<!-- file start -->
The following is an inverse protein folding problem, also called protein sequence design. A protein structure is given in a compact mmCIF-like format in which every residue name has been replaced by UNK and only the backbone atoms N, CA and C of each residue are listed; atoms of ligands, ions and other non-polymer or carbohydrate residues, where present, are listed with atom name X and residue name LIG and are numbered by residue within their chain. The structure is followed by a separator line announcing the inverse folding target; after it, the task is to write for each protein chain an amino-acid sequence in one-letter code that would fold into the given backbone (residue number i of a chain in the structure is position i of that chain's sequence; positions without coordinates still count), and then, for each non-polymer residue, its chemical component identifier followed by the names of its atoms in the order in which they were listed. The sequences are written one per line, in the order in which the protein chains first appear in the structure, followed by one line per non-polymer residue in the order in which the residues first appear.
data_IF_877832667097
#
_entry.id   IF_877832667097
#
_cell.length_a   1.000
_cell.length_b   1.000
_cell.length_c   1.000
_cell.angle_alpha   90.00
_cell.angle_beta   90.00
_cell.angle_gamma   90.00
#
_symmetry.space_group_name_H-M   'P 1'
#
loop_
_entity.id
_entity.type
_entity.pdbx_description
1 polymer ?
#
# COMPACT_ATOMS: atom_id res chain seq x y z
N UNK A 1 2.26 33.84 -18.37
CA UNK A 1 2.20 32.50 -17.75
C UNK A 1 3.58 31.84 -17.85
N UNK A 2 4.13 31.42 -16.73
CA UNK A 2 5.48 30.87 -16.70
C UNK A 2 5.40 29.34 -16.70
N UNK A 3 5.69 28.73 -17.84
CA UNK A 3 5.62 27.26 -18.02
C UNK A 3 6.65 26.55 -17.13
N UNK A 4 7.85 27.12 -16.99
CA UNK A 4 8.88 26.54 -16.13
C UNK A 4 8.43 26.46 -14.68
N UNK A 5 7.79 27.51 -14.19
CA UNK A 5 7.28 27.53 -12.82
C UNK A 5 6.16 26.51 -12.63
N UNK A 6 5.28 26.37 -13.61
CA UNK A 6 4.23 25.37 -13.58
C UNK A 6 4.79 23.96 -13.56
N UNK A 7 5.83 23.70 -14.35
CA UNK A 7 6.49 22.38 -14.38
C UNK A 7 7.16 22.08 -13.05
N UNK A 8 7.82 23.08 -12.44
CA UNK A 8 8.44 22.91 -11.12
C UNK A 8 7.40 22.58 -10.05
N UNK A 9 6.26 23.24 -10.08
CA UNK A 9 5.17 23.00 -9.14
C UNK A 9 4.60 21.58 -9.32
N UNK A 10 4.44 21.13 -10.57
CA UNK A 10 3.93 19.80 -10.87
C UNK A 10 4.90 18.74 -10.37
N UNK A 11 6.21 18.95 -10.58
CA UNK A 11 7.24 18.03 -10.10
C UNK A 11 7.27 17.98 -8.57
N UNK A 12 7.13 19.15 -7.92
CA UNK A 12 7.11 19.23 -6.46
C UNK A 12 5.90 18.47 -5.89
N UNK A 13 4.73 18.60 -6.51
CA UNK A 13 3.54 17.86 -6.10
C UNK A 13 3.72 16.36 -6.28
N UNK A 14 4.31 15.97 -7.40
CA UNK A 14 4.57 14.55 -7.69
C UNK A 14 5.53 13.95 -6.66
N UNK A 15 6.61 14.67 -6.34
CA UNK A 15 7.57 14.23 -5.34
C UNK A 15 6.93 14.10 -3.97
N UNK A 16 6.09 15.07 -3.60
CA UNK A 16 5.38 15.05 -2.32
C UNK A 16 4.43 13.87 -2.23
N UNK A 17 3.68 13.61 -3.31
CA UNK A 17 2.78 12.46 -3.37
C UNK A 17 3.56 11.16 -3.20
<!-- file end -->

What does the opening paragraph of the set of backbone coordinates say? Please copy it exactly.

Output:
The following is an inverse protein folding problem, also called protein sequence design. A protein structure is given in a compact mmCIF-like format in which every residue name has been replaced by UNK and only the backbone atoms N, CA and C of each residue are listed; atoms of ligands, ions and other non-polymer or carbohydrate residues, where present, are listed with atom name X and residue name LIG and are numbered by residue within their chain. The structure is followed by a separator line announcing the inverse folding target; after it, the task is to write for each protein chain an amino-acid sequence in one-letter code that would fold into the given backbone (residue number i of a chain in the structure is position i of that chain's sequence; positions without coordinates still count), and then, for each non-polymer residue, its chemical component identifier followed by the names of its atoms in the order in which they were listed. The sequences are written one per line, in the order in which the protein chains first appear in the structure, followed by one line per non-polymer residue in the order in which the residues first appear.